imposter syndrome

Learning vs. Implementing: A Simple Strategy to Overcome Overwhelm and Start Taking Action in Your Freelance Business

Learning vs. Implementing_ A Simple Strategy to Overcome Overwhelm and Start Taking Action in Your Freelance Business.png

A good number of us translators and interpreters would classify ourselves as lifelong learners. This is an excellent trait to have as people who study and use languages in their work and daily lives, and also as small business owners. The same can be said for professionals in many fields, but I feel pretty sure that many translators and interpreters would actually classify themselves as lifelong learners and perfectionists.

With so much information available to us with the click of a button these days, we can learn in a variety of ways – whether online or in person. And while it's excellent to continue gaining knowledge and honing our skills, this can sometimes create a bottleneck in our businesses when it comes to actually implementing what we learn. It can be hard to know how to overcome the overwhelm as a freelance translator or interpreter when there is so much to learn (and do).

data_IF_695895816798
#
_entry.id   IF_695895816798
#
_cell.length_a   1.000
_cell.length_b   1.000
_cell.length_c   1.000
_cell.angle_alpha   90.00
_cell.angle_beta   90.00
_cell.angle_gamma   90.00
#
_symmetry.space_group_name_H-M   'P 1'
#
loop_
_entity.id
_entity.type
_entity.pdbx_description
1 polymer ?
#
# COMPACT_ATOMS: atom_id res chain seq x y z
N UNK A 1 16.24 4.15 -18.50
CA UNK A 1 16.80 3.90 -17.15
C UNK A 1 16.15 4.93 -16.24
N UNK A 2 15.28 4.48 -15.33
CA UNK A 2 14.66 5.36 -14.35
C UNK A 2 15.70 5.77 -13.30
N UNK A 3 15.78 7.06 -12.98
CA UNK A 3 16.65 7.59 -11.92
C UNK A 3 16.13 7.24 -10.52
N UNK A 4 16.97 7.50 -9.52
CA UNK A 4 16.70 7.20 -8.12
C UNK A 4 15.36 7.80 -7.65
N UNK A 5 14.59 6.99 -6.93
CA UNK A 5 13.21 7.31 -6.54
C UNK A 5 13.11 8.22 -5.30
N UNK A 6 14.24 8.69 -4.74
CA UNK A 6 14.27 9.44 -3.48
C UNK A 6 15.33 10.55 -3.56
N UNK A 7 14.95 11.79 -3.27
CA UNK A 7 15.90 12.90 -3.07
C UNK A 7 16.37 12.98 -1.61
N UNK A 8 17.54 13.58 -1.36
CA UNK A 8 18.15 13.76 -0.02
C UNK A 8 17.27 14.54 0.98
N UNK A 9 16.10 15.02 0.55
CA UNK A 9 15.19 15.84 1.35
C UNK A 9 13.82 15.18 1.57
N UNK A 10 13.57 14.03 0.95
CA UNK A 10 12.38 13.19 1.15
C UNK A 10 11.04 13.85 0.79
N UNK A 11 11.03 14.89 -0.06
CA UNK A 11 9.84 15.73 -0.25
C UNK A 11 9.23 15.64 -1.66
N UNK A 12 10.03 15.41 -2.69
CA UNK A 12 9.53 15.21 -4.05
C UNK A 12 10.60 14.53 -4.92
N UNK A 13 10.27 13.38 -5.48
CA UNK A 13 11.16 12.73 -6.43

As I was listening to a business podcast recently, the interviewee mentioned how important it is to do a "learning vs. doing ratio" check-in with ourselves. So, I started to think about how this could apply to myself and to my colleagues.

The concept, in a nutshell, is that we need to be conscious of how much learning we're doing versus how much we are (or aren't) implementing what we learn. I think we can all raise our hand at some point in our career if asked whether we implement only a small portion of what we learn in workshops, conference sessions, webinars, online courses, etc. We set the best of intentions, but life and work quickly take over, and we find ourselves not implementing as much of what we learned as we'd originally intended.